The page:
This is the second in a three-part series exploring the question “When did the Chinese start drinking baijiu?” In the first installment we established that the earliest period in which the Chinese had the technology required to distill alcohol was during the Eastern Han Dynasty (25-220AD). This time around, we’ll be trying to establish the other end of the spectrum: “When was the latest that baijiu could have first been distilled?” For this question we’ll need to dip into our philological toolkits.
Today we call Chinese spirits baijiu 白酒 (white alcohol) and spirits in general zhengliujiu 蒸馏酒 (distilled alcohol). In ancient China there were many names for baijiu, the most common of which was shaojiu 烧酒 (burnt wine). One suggested solution for determining baijiu’s origins has thus been to trace the origins of the word shaojiu, which first appears in the second half of the first millennium, AD.
Tang Dynasty (618-907) poet Yong Tao wrote, “After acquainting myself with the shaojiu of Chengdu, I no longer wish to return to Chang’an.”* This is interesting because it indicates that the Chinese could have been drinking baijiu at a very early date, and also that my adopted home, Chengdu, has been a center for baijiu-making for over a millennium. Another well-known Tang poet, Bai Juyi, wrote a verse to shaojiu, which he said shone “bright as amber.” A chronicle of China’s most famous alcohols at the time also mentions a brand called “Jiannan zhi Shaochun” 剑南之烧春 (Southern Sword Shaochun), shaochun being synonymous with saying shaojiu.**
So there was unquestionably a drink called shaojiu during the Tang Dynasty, but was it baijiu? The only clue comes from a Tang Dynasty miscellany, Touhuang Zalu 投荒杂录, which states:
“Southerners have a drink they call ‘Jishao 既烧’ (already burnt). This is actually a jar full of alcohol covered with mud on top and then placed over fire. If it isn’t warm, you shouldn’t drink it.”
Unusual, but baijiu it ain’t.
Next came the Song Dynasty (960-1279), where the story gets downright messy. For much of Song rule, the alcohol industry was strictly controlled by the state, which meant that if the Chinese were making spirits, they also had a mechanism by which to spread its gospel to all corners of the empire. Archeologists have uncovered stills from the Song Dynasty (and its northern contemporary, the Jin Dynasty) that are more advanced than those of their Eastern Han ancestors. As was the case with the Tang era, there are countless mentions of shaojiu in Song writings, and also the arrival of a newcomer: zhengjiu 蒸酒 (steamed wine).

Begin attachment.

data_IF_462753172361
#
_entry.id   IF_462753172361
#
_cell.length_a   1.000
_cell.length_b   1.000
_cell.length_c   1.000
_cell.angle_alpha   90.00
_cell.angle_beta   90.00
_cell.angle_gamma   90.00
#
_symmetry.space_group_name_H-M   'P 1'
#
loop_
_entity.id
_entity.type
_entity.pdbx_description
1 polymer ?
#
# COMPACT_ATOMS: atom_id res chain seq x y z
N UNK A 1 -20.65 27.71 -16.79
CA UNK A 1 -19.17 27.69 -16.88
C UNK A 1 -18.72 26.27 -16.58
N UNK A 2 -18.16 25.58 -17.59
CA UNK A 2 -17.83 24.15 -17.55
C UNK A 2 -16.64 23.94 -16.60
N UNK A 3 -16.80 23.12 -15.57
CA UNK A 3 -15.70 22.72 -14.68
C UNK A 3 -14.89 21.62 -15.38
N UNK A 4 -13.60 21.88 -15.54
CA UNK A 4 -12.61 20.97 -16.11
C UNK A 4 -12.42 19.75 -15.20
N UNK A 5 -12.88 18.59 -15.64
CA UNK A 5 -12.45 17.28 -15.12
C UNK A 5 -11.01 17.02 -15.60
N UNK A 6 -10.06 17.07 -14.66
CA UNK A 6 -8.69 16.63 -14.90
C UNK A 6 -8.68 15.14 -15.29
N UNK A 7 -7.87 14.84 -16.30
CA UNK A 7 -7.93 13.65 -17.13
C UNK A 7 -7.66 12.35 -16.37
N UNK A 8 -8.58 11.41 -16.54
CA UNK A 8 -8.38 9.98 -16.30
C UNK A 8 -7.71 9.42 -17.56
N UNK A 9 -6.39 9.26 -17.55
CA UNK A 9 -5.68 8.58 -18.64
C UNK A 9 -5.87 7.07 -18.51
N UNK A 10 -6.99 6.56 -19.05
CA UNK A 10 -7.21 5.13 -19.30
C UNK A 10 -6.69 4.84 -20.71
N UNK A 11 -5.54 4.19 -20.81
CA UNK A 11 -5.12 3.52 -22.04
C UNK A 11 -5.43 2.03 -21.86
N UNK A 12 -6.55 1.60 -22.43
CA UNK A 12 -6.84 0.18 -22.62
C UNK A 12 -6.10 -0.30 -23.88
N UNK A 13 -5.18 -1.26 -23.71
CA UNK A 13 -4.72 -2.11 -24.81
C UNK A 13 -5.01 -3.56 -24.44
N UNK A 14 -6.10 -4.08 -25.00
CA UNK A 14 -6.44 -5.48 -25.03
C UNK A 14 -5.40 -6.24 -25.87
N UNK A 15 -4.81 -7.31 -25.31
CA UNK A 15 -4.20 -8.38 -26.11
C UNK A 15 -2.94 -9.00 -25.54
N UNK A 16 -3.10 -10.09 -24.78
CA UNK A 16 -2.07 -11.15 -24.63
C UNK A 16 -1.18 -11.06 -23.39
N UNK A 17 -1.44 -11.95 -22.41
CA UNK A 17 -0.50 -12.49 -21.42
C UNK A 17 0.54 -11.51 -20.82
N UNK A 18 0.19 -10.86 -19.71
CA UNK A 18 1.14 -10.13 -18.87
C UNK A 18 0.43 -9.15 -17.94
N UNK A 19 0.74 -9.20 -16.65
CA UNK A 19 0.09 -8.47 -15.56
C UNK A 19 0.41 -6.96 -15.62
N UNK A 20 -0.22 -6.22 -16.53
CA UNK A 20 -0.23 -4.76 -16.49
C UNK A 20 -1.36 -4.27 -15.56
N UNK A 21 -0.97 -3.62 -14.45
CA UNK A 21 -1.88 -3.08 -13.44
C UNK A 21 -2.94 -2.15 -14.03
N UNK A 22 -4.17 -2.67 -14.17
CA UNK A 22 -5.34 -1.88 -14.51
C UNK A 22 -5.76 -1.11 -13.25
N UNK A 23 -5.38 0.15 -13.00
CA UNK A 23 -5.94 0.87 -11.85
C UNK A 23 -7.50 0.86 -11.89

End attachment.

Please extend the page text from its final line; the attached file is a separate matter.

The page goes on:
Much later zhengjiu would be used as an abbreviated form of the word for distilled alcohol (zhengliujiu), but what did it mean to Song drinkers? Song historian Hong Mai writes, “One master of alcohol fell into the fire because of zhengjiu”, but doesn’t indicate whether our brewmaster was making alcohol at the time or was just fell in the fire because he was drunk, or whether the fire was being used to distill alcohol or steam rice. What’s more, we don’t know if the “steamed wine” referred to is a wine that is distilled (converted to steam) or to an undistilled wine made using steamed rice. Still nothing conclusive.
Finally we come to the Mongolian Yuan Dynasty (1271-1368). The Mongols conquered half the world at a time when people living in not so distant lands had were hitting the hard stuff, but there’s also textual evidence indicating they had it back home. Writing during the Ming Dynasty, which directly followed the Yuan, physician Li Shizhen writes:
“Shaojiu wasn’t made in ancient times, but was created during the Yuan Dynasty. The method uses strong wine and flavoring. Steam rises up and its drops are collected using a device.”
Dr. Li’s claim that spirits were created during the Yuan Dynasty is open to debate, but the method he describes is clearly distillation.
We can thus say with confidence that baijiu was definitely first consumed sometime between the Eastern Han and the Yuan periods – that is, between the first and the fourteenth centuries, AD – and probably during the Song or the Yuan periods. Which begs the question: Where did it come from? Find out next week in “The birth of baijiu, part III: The national drink?”
*Chang’an, modern day Xi’an, was the capital of Tang Dynasty.
**Today Jiannanchun 剑南春 is the name of a popular Sichuan-based baijiu company. The brand was founded early on in the People’s Republic, but the town in which it is manufactured has been making baijiu for centuries, so there’s the ever-so-slight chance of a connection.